Sugar Substitutes. Replace added sugar with sugar substitutes1 such as sucralose, aspartame, and stevia, which provide fewer calories and have less impact on blood sugar.7 For baked goods, Publix Granulated Sucralose-Based Sweetener or Stevia-Based Sweetener make better choices because they are more heat-resistant.8
Carb Smart Desserts. Check out Publix Aprons Carb Smart dessert recipes, which contain 30 grams or less of total carbohydrates. Pumpkin-Apple Bars make a delicious choice for holiday parties and gatherings.
Myth 3: You cannot eat bread, pasta, or rice if you have diabetes.
Fact: Diabetics can eat carbohydrates in moderation. It’s important to monitor the amounts and types of carbohydrates consumed each day, since these foods impact blood sugar levels the most.5
Here are three easy ways to manage your carbohydrate intake:
1. Manage portion sizes. Check out these handy tips for portion sizes.
2. Work in whole grains. Opt for whole grain versions of breads, pastas, cereals, and rice. Whole grains have more fiber, which may help you feel full and satisfied after eating. Discover more whole grain benefits.9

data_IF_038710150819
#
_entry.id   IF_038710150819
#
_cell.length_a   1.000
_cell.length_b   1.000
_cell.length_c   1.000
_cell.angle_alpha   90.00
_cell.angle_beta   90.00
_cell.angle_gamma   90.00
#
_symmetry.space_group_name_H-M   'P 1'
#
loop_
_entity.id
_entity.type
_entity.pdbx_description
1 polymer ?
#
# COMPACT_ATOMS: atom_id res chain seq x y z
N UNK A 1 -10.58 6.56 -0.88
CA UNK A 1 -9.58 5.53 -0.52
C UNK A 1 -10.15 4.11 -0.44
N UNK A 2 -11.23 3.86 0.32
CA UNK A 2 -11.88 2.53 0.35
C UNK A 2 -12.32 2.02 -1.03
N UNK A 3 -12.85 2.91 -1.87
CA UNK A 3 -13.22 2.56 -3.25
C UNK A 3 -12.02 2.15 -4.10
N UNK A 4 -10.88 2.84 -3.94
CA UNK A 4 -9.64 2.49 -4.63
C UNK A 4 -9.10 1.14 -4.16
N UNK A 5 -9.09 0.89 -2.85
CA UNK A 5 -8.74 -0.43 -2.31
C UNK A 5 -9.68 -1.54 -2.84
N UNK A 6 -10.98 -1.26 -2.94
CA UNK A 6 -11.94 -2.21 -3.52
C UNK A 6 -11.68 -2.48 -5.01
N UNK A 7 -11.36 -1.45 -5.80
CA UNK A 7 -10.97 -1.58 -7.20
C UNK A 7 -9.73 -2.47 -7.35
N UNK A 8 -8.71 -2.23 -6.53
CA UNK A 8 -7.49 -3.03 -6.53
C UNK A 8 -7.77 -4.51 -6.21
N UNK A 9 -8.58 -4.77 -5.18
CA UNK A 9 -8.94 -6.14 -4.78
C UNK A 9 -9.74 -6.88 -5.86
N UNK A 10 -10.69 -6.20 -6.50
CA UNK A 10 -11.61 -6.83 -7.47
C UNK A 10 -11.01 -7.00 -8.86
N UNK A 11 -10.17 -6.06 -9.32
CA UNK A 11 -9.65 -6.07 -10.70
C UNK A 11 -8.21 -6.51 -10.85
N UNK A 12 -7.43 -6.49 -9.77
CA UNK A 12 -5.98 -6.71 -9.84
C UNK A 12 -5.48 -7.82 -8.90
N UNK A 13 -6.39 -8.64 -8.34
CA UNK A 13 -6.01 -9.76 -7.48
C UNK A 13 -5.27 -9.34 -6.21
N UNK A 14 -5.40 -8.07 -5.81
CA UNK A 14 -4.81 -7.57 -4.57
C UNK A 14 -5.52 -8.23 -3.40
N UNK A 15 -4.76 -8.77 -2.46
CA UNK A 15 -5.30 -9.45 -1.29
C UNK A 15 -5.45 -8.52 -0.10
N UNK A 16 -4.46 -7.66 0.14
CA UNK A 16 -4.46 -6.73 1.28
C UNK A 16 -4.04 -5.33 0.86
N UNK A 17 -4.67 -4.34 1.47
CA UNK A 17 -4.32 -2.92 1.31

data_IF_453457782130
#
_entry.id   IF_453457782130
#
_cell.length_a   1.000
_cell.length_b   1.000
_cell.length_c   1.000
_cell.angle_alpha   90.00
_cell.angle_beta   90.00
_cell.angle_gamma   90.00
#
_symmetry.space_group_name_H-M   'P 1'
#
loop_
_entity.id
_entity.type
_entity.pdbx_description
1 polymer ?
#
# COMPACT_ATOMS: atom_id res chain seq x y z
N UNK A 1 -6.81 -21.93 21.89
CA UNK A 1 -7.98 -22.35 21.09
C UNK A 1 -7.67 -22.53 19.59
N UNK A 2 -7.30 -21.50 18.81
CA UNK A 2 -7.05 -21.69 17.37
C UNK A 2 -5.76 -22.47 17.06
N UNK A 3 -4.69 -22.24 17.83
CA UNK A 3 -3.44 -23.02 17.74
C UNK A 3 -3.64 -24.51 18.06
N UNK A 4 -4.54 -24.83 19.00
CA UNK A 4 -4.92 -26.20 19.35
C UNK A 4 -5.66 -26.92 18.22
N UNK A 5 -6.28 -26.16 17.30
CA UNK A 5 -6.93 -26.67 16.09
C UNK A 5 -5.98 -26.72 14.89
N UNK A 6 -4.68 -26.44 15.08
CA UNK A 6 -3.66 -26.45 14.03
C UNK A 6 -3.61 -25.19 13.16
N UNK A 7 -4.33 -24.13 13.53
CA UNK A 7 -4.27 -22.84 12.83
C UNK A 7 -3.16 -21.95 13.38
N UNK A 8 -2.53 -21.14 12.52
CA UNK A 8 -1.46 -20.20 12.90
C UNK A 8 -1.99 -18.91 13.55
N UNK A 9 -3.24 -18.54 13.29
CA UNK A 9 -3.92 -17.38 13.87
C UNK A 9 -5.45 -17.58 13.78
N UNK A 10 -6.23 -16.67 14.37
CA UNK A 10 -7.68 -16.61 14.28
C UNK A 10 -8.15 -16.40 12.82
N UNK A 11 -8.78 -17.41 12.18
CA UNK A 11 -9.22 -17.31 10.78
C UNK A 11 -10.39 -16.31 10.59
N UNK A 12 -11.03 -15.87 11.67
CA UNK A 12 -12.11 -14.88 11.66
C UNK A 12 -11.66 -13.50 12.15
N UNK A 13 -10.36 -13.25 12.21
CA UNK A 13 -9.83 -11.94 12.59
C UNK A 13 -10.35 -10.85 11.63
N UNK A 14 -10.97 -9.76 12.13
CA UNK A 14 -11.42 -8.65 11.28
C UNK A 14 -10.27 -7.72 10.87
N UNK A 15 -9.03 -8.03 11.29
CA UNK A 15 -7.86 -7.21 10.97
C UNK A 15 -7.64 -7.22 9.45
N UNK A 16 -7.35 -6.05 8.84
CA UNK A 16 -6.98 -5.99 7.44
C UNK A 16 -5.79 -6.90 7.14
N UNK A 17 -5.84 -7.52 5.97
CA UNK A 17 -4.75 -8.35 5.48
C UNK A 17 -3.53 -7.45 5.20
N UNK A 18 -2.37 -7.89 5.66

Our Publix Aprons Carb Smart Berry Oat Bake or Breakfast Pita Flatbreads are satisfying breakfasts that incorporate whole grains and help keep portions in check.
For lunch or dinner, try our family-friendly Publix Aprons Grilled Chicken and Vegetable Bowl, our Cowboy Chicken and Rice, or our Sriracha Garlic Chicken with Corn and Peach Rice Quinoa Blend recipes that include whole grains and veggies.
3. Try lower-carb substitutes. Zucchini noodles (or zoodles) and riced vegetables are great alternatives for higher-carb pasta and rice. Find them in the Produce and freezer sections at Publix.
Our Publix Aprons Spanish Chicken and “Rice” Bowl features a riced cauliflower vegetable medley. Don’t miss out on our Pork Chili Rancho with riced cauliflower, and our Lentil Bolognese over Zoodles.
Myth 4: Diabetics can eat all the fat they want.
Fact: While it’s true that fat does not affect blood sugar, it is still a nutrient to monitor in your diet. High intake of saturated fat can cause the LDL (bad) cholesterol to increase, which may be associated with an increased risk of coronary heart disease. People with type 2 diabetes are already at an increased risk for coronary heart disease.10